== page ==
GridDB WebAPI

The GridDB WebAPI makes it simple to access GridDB data across the internet or from a programming language/envrionment where a GridDB connection does not exist or isn’t feasible to use. In this blog post, we’re going to showcase installation, some brief API examples with CURL, Postman, and R as well as how to setup the WebAPI behind a reverse proxy to enable SSL or other HTTP security features not directly supported by the WebAPI server.

Install

We’ll assume that you have already installed and setup GridDB. To download and untar the binary tarball from GitHub: https://github.com/griddb/webapi/releases/download/2.2.0/griddb_webapi-2.2.0-bin.tar.gz

$ sudo su - gsadm
$ cd /var/lib/gridstore
$ curl -o https://github.com/griddb/webapi/releases/download/2.2.0/griddb_webapi-2.2.0-bin.tar.gz
$ tar zxvf griddb_webapi-2.2.0-bin.tar.gz

Now edit webapi/conf/repository.json, changing the name parameter to your cluster name, usually “defaultCluster”, and making any other changes as required.

Now you can start the WebAPI:

$ nohup java -jar lib/griddb-webapi-ce-2.2.0.jar &

By using nohup, the WebAPI processs won’t die when your terminal exits for any reason.

Inserting Data

First, we create the container schema:

$ curl -X POST --basic -u admin:admin -H "Content-type:application/json"  http://127.0.0.1:8080/griddb/v2/defaultCluster/dbs/public/containers -d \
'{
    "columns": [
        {
            "name": "timestamp",
            "type": "TIMESTAMP"
        },
        {
            "name": "name",
            "type": "STRING"
        },
        {
            "name": "value",
            "type": "FLOAT"
        }
    ],
    "container_name": "test",
    "container_type": "TIME_SERIES",
    "rowkey": true
}'

Now we can PUT our data rows:

$ curl -X PUT --basic -u admin:admin -H "Content-type:application/json"  http://127.0.0.1:8080/griddb/v2/defaultCluster/dbs/public/containers/test/rows -d \
'[
    ["2021-01-16T10:25:00.253Z", "foo", 100.5 ],
    ["2021-01-16T10:35:00.691Z", "foo", 173.9 ],
    ["2021-01-16T10:45:00.032Z", "bar", 123.9 ]
]'
{"count":3}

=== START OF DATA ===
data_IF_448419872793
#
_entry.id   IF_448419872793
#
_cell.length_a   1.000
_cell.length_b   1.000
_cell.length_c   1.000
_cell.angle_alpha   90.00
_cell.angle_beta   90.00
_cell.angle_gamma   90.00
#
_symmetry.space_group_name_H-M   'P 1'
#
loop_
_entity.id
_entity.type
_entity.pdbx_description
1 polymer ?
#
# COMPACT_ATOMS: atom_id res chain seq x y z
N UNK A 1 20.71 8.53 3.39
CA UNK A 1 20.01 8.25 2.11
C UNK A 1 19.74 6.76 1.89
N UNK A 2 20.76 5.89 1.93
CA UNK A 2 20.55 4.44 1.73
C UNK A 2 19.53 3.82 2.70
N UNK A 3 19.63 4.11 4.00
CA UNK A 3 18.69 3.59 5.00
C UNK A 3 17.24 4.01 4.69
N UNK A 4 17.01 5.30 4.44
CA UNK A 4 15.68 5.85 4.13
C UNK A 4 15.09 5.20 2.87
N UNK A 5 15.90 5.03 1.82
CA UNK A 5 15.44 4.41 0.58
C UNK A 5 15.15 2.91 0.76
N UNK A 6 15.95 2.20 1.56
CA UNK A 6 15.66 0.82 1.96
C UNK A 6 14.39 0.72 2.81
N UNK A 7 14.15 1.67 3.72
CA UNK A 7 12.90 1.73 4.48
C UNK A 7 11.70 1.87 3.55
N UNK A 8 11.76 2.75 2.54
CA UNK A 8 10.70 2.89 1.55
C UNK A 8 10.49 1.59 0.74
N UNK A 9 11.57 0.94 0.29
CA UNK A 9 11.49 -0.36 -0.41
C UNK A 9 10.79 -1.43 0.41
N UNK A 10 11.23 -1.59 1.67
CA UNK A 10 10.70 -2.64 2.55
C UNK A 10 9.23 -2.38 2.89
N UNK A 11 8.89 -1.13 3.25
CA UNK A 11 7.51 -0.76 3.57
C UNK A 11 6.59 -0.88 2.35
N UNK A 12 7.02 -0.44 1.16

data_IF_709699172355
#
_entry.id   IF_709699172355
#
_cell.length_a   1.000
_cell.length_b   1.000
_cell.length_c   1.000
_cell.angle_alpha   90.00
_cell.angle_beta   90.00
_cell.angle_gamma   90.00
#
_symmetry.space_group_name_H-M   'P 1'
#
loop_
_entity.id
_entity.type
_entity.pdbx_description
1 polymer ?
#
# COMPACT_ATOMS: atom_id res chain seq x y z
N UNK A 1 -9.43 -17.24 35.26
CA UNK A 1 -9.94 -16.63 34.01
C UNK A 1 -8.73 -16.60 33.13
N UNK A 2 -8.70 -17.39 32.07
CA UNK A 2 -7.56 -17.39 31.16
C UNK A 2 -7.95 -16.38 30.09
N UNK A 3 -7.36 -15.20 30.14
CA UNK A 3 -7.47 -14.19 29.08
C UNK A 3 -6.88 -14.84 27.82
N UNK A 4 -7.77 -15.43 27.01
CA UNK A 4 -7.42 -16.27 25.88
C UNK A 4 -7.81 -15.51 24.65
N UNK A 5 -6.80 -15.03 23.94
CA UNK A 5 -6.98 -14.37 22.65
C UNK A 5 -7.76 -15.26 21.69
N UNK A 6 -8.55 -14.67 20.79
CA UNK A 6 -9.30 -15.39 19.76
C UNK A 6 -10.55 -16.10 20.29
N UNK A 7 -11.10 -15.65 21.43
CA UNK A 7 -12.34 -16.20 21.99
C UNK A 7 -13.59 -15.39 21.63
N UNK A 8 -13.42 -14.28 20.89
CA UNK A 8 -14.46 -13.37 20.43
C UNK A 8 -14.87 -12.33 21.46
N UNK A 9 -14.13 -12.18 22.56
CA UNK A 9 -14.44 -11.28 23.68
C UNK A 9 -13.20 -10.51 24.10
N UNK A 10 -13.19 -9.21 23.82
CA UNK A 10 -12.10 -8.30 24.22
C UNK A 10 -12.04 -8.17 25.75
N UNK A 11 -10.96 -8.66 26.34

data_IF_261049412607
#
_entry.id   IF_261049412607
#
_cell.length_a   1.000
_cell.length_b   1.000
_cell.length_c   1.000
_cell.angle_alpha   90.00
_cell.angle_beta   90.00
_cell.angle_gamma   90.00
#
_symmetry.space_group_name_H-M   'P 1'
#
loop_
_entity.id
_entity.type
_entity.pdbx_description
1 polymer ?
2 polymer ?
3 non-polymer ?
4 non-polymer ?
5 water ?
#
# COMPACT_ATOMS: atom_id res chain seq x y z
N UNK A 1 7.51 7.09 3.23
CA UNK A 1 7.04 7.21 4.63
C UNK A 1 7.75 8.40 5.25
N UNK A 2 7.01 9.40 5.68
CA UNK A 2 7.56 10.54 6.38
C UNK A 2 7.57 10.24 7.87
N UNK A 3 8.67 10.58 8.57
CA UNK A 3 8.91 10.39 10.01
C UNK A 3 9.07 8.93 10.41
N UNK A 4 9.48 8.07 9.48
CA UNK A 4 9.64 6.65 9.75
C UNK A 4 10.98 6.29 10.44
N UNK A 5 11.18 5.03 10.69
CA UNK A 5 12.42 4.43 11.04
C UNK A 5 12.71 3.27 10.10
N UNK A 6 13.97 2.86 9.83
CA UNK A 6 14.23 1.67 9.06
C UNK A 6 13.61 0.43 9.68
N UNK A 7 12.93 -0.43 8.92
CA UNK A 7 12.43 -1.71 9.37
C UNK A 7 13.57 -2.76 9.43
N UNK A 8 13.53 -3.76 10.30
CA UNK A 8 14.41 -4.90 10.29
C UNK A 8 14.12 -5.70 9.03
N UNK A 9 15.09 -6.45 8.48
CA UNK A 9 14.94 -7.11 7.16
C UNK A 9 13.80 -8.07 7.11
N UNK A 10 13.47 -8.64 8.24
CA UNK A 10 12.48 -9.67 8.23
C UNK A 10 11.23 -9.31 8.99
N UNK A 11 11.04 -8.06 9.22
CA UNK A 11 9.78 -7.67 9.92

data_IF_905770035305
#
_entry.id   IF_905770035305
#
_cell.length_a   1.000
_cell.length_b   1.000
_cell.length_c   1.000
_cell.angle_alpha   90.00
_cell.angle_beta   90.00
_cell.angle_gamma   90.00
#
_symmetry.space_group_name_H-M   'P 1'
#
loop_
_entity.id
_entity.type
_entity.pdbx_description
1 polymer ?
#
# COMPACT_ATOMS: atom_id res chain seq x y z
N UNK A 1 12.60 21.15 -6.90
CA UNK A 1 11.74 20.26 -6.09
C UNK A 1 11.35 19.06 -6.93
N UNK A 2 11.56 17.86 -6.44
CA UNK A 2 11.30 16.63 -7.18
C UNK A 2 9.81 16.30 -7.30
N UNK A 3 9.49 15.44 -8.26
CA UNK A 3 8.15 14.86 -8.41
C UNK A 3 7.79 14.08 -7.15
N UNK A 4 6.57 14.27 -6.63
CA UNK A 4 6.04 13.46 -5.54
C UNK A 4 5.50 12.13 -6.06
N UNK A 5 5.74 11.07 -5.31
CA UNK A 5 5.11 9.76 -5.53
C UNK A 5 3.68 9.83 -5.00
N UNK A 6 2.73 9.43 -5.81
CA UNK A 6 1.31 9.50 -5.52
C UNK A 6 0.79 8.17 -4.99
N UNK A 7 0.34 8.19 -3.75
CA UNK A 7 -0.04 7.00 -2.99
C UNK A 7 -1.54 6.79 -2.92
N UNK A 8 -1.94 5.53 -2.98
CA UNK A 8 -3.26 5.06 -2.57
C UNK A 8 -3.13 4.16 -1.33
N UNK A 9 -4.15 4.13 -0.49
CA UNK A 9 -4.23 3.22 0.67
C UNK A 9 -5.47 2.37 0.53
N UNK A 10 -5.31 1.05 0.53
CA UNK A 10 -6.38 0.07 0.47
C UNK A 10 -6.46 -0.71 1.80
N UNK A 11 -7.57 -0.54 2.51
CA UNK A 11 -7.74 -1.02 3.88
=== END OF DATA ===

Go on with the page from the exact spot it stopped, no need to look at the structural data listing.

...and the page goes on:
Fetching Data

We can now directly fetch or query data; direct fetches are the fastest method to retrieve data:

$ curl -X POST --basic -u admin:admin -H "Content-type:application/json" http://127.0.0.1:8080/griddb/v2/defaultCluster/dbs/public/containers/test/rows -d  '{"limit":1000}'  
{"columns":[{"name":"timestamp","type":"TIMESTAMP"},{"name":"name","type":"STRING"},{"name":"value","type":"FLOAT"}],"rows":[["2021-01-16T10:25:00.253Z","foo",100.5],["2021-01-16T10:35:00.691Z","foo",173.9],["2021-01-16T10:45:00.032Z","bar",123.9]],"offset":0,"limit":1000,"total":3}[owen@hpelnxdev webapi_blog]$ 

Using TQL allows you to use all of GridDB’s time series or aggregation functions:

$ curl -X POST --basic -u admin:admin -H "Content-type:application/json" http://127.0.0.1:8080/griddb/v2/defaultCluster/dbs/public/tql -d \
 '[{"name":"test", "stmt":"select max(value)", "columns":[]}]' 

[{"columns":[{"name":"aggregationResult","type":"DOUBLE"}],"results":[[173.89999389648438]]}]

The WebAPI also supports querying with more familiar SQL statements:

$ curl -X POST --basic -u admin:admin -H "Content-type:application/json" http://127.0.0.1:8080/griddb/v2/defaultCluster/dbs/public/sql -d \
'[{"type":"sql-select","stmt":"select * from test"}]' 
[{"columns":[{"name":"timestamp","type":"TIMESTAMP"},{"name":"name","type":"STRING"},{"name":"value","type":"FLOAT"}],"results":[["2021-01-16T10:25:00.253Z","foo",100.5],["2021-01-16T10:35:00.691Z","foo",173.9],["2021-01-16T10:45:00.032Z","bar",123.9]]}]

Deleting Data

You can delete both entire containers or individual rows. To delete individual or multiple rows:

$ curl -X DELETE --basic -u admin:admin -H "Content-type:application/json" http://127.0.0.1:8080/griddb/v2/defaultCluster/dbs/public/containers/test/rows -d \
'[
    "2021-01-16T10:25:00.253Z",
    "2021-01-16T10:35:00.691Z"
]' 
$ curl -X DELETE --basic -u admin:admin -H "Content-type:application/json"  http://127.0.0.1:8080/griddb/v2/defaultCluster/dbs/public/containers -d \
'[
    "test"
]'

R

R is a popular programming language for data analysis and the WebAPI makes it easy use data stored in GridDB into your R program. Using the HTTR library, we can use the same endpoints we used with curl and then we can convert the returned JSON into a R data frame for calculation:

library('httr')

r <- POST(
    url = "http://127.0.0.1:8080/griddb/v2/defaultCluster/dbs/public/containers/test/rows",
    config = authenticate("admin", "admin"),
    encode = "json",
    body = '{"limit" : 1000 }',
    add_headers("Content-Type" = "application/json")

)
df <- as.data.frame(do.call(rbind, content(r)$rows))
colnames(df) <- c("timestamp", "name", "value")
df$value <- as.numeric(as.character(df$value))

print(df)
print(mean(df$value))

The above R script outputs:

timestamp name value
1 2021-01-16T10:25:00.253Z  foo 100.5
2 2021-01-16T10:35:00.691Z  foo 173.9
3 2021-01-16T10:45:00.032Z  bar 123.9
[1] 132.7667

Conclusion

The GridDB WebAPI makes it simple to access data stored in GridDB from remote networks without complicated VPNs or from environments where it is not possible to use one of the many programming language specific GridDB clients. All scripts used in this post can be downloaded from the GridDB.net GitHub Repo.